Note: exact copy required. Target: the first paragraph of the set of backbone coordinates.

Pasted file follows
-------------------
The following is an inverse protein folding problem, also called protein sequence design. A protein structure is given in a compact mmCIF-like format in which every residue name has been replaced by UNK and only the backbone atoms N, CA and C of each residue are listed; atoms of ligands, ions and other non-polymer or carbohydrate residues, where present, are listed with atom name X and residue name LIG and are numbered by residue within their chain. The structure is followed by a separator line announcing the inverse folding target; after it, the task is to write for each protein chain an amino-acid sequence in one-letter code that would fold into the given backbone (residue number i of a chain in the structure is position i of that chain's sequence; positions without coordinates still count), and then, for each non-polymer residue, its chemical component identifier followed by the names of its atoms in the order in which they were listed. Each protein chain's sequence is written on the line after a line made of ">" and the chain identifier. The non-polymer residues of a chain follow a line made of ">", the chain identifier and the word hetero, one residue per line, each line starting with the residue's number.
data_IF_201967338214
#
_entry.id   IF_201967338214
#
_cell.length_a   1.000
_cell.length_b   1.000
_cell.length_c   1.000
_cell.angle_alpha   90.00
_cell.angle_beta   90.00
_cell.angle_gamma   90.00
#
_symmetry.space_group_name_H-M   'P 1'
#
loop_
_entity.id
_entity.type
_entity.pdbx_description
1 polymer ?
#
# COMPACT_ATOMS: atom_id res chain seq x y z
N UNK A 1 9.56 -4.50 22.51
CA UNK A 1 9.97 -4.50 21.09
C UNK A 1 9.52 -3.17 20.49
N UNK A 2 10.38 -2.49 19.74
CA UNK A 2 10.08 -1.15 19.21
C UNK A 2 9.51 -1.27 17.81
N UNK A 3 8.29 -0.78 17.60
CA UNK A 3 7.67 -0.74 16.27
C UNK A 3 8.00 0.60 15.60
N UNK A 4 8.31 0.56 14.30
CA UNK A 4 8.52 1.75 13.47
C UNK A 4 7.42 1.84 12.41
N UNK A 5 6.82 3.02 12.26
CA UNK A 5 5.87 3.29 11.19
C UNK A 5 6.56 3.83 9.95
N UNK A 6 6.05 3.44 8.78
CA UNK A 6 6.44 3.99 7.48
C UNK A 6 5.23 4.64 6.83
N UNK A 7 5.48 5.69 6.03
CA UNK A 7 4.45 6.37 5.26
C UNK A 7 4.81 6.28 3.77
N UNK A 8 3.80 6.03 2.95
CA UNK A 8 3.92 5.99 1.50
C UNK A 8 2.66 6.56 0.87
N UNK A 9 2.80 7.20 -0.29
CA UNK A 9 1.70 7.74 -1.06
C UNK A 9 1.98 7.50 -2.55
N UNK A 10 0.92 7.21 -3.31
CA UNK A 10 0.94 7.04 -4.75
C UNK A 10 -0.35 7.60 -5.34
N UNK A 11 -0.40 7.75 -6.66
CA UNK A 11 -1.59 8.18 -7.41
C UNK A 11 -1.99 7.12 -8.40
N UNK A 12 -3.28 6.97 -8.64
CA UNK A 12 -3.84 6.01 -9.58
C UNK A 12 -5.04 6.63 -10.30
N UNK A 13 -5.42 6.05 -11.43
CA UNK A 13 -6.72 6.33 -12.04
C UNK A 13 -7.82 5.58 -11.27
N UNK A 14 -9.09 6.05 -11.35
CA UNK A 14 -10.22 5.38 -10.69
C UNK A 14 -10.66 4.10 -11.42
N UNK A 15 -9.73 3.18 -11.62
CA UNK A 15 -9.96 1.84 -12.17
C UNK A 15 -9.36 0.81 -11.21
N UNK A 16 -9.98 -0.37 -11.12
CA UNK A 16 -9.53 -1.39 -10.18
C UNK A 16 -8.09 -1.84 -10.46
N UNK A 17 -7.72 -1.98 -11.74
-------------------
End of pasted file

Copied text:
The following is an inverse protein folding problem, also called protein sequence design. A protein structure is given in a compact mmCIF-like format in which every residue name has been replaced by UNK and only the backbone atoms N, CA and C of each residue are listed; atoms of ligands, ions and other non-polymer or carbohydrate residues, where present, are listed with atom name X and residue name LIG and are numbered by residue within their chain. The structure is followed by a separator line announcing the inverse folding target; after it, the task is to write for each protein chain an amino-acid sequence in one-letter code that would fold into the given backbone (residue number i of a chain in the structure is position i of that chain's sequence; positions without coordinates still count), and then, for each non-polymer residue, its chemical component identifier followed by the names of its atoms in the order in which they were listed. Each protein chain's sequence is written on the line after a line made of ">" and the chain identifier. The non-polymer residues of a chain follow a line made of ">", the chain identifier and the word hetero, one residue per line, each line starting with the residue's number.